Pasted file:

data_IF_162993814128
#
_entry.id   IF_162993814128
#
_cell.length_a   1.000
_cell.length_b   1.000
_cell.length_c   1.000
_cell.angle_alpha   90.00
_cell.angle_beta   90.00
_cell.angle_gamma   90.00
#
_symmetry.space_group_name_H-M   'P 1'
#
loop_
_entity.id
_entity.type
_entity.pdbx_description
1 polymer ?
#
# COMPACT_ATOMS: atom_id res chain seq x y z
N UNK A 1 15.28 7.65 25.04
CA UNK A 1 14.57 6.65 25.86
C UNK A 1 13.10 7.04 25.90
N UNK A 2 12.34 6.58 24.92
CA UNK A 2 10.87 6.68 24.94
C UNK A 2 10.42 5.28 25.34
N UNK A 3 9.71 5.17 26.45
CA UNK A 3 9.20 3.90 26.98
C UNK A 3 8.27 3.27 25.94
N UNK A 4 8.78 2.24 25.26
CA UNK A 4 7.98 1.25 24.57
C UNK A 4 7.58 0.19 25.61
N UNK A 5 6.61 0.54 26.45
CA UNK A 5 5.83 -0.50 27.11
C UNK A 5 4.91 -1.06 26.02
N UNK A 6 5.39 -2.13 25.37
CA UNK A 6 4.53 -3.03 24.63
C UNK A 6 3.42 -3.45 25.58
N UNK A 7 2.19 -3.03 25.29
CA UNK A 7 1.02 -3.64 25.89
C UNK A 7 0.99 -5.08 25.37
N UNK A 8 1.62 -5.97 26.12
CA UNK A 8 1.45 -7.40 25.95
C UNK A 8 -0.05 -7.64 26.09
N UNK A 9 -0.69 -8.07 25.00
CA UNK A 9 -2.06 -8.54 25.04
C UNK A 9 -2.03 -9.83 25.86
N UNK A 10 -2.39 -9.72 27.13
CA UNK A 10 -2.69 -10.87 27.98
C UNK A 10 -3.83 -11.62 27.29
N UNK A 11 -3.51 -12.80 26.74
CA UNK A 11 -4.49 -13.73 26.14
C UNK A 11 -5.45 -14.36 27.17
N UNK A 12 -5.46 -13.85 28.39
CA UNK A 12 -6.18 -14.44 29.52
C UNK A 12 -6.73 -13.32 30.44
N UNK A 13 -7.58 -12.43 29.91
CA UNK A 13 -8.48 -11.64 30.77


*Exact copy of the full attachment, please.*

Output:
data_IF_162993814128
#
_entry.id   IF_162993814128
#
_cell.length_a   1.000
_cell.length_b   1.000
_cell.length_c   1.000
_cell.angle_alpha   90.00
_cell.angle_beta   90.00
_cell.angle_gamma   90.00
#
_symmetry.space_group_name_H-M   'P 1'
#
loop_
_entity.id
_entity.type
_entity.pdbx_description
1 polymer ?
#
# COMPACT_ATOMS: atom_id res chain seq x y z
N UNK A 1 15.28 7.65 25.04
CA UNK A 1 14.57 6.65 25.86
C UNK A 1 13.10 7.04 25.90
N UNK A 2 12.34 6.58 24.92
CA UNK A 2 10.87 6.68 24.94
C UNK A 2 10.42 5.28 25.34
N UNK A 3 9.71 5.17 26.45
CA UNK A 3 9.20 3.90 26.98
C UNK A 3 8.27 3.27 25.94
N UNK A 4 8.78 2.24 25.26
CA UNK A 4 7.98 1.25 24.57
C UNK A 4 7.58 0.19 25.61
N UNK A 5 6.61 0.54 26.45
CA UNK A 5 5.83 -0.50 27.11
C UNK A 5 4.91 -1.06 26.02
N UNK A 6 5.39 -2.13 25.37
CA UNK A 6 4.53 -3.03 24.63
C UNK A 6 3.42 -3.45 25.58
N UNK A 7 2.19 -3.03 25.29
CA UNK A 7 1.02 -3.64 25.89
C UNK A 7 0.99 -5.08 25.37
N UNK A 8 1.62 -5.97 26.12
CA UNK A 8 1.45 -7.40 25.95
C UNK A 8 -0.05 -7.64 26.09
N UNK A 9 -0.69 -8.07 25.00
CA UNK A 9 -2.06 -8.54 25.04
C UNK A 9 -2.03 -9.83 25.86
N UNK A 10 -2.39 -9.72 27.13
CA UNK A 10 -2.69 -10.87 27.98
C UNK A 10 -3.83 -11.62 27.29
N UNK A 11 -3.51 -12.80 26.74
CA UNK A 11 -4.49 -13.73 26.14
C UNK A 11 -5.45 -14.36 27.17
N UNK A 12 -5.46 -13.85 28.39
CA UNK A 12 -6.18 -14.44 29.52
C UNK A 12 -6.73 -13.32 30.44
N UNK A 13 -7.58 -12.43 29.91
CA UNK A 13 -8.48 -11.64 30.77